31/01/11
E.g. Supply and Demand of Automobiles:
People want to drive more, taste in preference shift
Demand falls, supply increases, the price will fall, quantity effects are indeterminate
Demand curve is downward sloping higher price, people are less wil
IEOR 6711: Conditional expectation
Here we review some basic properties of conditional expectation that are useful for doing computations and give several examples to help the reader memorize these properties. (A more rigorous account can be found, for ex
Copyright c 2009 by Karl Sigman
1
IEOR 6711: Continuous-Time Markov Chains
A Markov chain in discrete time, cfw_Xn : n 0, remains in any state for exactly one unit of time before making a transition (change of state). We proceed now to relax this restrict
Copyright c 2009 by Karl Sigman
1
Discrete-time renewal processes
Imagine busloads of passengers, where the ith bus contains Hi passengers, and the cfw_Hi are iid with pmf p(k ) = P (H = k ), k 1. (1) Imagine further that the seats on a bus are labeled 1
Copyright c 2009 by Karl Sigman
1
Gamblers Ruin Problem
Let N 2 be an integer and let 1 i N 1. Consider a gambler who starts with an
initial fortune of $i and then on each successive gamble either wins $1 or loses $1 independent
of the past with probabili
Copyright c 2009 by Karl Sigman
1
Notes on Littles Law (l = w)
We consider here a famous and very useful law in queueing theory called Littles Law, also known as l = w, which asserts that the time average number of customers in a queueing system, l, is eq
Copyright c 2009 by Karl Sigman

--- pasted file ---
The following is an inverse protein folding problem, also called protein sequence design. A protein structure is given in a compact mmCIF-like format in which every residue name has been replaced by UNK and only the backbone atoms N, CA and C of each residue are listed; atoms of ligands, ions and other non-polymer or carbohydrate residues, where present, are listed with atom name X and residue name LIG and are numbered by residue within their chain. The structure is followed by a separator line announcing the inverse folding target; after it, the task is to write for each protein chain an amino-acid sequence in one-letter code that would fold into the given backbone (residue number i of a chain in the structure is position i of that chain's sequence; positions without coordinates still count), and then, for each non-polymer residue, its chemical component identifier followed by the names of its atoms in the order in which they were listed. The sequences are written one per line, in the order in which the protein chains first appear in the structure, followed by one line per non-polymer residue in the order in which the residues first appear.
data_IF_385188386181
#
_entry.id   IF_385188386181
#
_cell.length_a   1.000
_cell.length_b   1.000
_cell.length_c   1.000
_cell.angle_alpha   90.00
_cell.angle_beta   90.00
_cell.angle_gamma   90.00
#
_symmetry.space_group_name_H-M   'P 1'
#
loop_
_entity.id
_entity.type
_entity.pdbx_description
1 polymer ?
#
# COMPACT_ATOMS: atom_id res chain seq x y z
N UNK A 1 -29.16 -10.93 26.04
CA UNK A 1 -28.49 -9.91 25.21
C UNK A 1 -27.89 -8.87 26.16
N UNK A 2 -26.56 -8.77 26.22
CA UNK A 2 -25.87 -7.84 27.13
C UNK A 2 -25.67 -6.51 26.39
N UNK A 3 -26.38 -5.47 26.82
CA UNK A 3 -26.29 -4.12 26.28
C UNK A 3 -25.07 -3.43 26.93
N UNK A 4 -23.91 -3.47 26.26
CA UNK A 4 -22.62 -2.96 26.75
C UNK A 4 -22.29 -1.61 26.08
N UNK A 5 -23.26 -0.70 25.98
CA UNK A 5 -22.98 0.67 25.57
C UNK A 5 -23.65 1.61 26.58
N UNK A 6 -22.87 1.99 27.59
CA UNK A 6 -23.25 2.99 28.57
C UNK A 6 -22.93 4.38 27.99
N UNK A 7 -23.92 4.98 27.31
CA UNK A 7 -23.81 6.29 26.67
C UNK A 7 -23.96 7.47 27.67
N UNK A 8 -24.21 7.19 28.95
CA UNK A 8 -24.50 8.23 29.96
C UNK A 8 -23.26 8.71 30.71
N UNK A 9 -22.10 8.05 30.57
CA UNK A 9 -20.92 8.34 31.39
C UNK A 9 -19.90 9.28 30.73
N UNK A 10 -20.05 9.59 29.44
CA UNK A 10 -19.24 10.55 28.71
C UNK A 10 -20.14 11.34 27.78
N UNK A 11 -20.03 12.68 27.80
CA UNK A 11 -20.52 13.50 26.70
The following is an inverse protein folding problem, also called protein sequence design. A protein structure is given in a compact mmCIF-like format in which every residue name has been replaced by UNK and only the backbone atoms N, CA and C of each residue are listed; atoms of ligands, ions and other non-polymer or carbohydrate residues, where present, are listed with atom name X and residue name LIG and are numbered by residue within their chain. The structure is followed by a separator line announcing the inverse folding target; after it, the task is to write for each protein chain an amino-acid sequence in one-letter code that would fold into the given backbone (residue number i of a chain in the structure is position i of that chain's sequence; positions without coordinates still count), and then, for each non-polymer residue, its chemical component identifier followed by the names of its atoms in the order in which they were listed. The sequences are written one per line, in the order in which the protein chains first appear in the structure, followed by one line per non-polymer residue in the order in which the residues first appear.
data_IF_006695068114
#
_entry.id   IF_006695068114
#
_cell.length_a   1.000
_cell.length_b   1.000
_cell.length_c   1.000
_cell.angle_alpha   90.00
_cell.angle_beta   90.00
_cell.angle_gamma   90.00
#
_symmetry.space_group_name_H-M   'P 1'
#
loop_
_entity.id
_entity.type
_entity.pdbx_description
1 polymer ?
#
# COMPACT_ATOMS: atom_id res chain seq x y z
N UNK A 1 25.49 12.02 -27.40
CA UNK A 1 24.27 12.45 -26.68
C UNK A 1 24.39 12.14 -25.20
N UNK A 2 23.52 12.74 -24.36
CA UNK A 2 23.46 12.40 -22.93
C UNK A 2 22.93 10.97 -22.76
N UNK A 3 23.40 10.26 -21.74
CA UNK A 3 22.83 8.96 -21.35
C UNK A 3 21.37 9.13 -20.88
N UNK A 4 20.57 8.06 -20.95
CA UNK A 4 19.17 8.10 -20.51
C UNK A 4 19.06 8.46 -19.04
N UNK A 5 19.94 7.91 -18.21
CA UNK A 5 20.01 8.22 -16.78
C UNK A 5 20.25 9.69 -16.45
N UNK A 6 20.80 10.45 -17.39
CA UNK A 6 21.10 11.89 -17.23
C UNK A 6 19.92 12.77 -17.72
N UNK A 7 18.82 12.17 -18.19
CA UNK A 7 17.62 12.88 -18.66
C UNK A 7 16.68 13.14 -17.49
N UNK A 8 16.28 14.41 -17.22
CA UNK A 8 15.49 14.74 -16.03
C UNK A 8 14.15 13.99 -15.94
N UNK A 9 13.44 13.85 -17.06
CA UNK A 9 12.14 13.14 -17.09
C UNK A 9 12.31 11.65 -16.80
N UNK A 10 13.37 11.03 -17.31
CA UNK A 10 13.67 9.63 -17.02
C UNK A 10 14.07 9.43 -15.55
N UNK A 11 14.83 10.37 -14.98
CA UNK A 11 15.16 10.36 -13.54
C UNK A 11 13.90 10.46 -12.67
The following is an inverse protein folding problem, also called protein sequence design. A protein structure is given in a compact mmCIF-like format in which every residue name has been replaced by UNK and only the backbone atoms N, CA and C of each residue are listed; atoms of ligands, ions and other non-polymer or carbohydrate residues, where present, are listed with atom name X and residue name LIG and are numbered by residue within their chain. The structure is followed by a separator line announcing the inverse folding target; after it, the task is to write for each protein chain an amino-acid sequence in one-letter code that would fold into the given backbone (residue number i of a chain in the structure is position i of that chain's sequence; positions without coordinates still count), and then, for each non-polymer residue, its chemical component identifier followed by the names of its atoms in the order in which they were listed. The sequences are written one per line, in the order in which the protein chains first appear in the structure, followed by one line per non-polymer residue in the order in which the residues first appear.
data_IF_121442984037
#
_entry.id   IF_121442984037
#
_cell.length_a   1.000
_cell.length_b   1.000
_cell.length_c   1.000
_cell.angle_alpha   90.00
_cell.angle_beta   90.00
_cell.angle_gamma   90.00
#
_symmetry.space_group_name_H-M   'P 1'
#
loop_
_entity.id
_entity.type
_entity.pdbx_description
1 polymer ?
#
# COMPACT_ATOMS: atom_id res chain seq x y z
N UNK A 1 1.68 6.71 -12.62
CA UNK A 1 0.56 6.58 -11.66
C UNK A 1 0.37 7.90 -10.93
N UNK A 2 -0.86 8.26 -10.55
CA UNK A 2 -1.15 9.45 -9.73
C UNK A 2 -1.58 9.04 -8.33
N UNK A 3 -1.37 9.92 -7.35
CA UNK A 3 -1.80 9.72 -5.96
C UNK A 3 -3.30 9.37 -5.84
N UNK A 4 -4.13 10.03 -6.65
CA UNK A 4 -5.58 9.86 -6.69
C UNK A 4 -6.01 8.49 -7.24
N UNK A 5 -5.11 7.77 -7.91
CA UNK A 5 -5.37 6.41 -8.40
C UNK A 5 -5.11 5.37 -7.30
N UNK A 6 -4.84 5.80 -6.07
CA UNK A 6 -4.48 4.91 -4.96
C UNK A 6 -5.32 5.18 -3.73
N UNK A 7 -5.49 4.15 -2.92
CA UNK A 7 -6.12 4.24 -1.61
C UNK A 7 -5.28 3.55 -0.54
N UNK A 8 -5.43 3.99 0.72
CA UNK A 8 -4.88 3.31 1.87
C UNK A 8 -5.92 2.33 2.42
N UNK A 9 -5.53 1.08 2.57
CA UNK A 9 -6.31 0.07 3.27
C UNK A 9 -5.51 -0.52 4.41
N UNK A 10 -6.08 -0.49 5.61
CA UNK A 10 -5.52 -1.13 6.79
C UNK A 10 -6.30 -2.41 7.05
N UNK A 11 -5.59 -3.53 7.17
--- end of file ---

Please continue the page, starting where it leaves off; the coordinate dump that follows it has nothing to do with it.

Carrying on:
1
1.1
Discrete-time Markov chains
Stochastic processes in discrete time
A stochastic process in discrete time n I = cfw_0, 1, 2, . . . is a sequence of random variables N (rvs) X0 , X1 , X2 , . . . denoted by X = cfw_Xn : n
Copyright c 2009 by Karl Sigman
1
IEOR 6711: Introduction to Martingales in discrete time
Martingales are stochastic processes that are meant to capture the notion of a fair game in the context of gambling. In a fair game, each gamble on average, regardle
Copyright c 2009 by Karl Sigman
1
IEOR 6711: Notes on the Poisson Process
We present here the essentials of the Poisson point process with its many interesting properties. As preliminaries, we rst dene what a point process is, dene the renewal point proce
1
Regenerative Processes
Copyright c 2009 by Karl Sigman Given a stochastic process X = cfw_X (t) : t 0, suppose that there exists a (proper) random time = 1 such that cfw_X ( + t) : t 0 has the same distribution as X and is independent of the past, C1 =
Copyright c 2009 by Karl Sigman
1
IEOR 6711: Introduction to Renewal Theory
Here, we will present some basic results in renewal theory such as the elementary renewal theorem and the inspection paradox (Section 1), and the renewal reward theorem (Section 2
Copyright c 2009 by Karl Sigman
IEOR 6711: Introduction to Renewal Theory II
Here we will present some deeper results in renewal theory such as a central limit theorem for counting processes, stationary versions of renewal processes, renewal equations, th
Copyright c 2009 by Karl Sigman
1
1.1
Stopping Times
Stopping Times: Denition
Given a stochastic process X = cfw_Xn : n 0, a random time is a discrete random variable on the same probability space as X, taking values in the time set I = cfw_0, 1, 2, . . .
Copyright c 2009 by Karl Sigman
1
Time-reversible Markov chains
In these notes we study positive recurrent Markov chains cfw_Xn : n 0 for which, when in steady-state (stationarity), yield the same Markov chain (in distribution) if time is reversed. The fu
Copyright c 2009 by Karl Sigman
1
Uniform integrability
Given a sequence of rvs cfw_Xn for which it is known apriori that Xn X, n , wp1. for some r.v. X , it is of great importance in many applications to determine conditions ensuring that E (Xn ) E (X )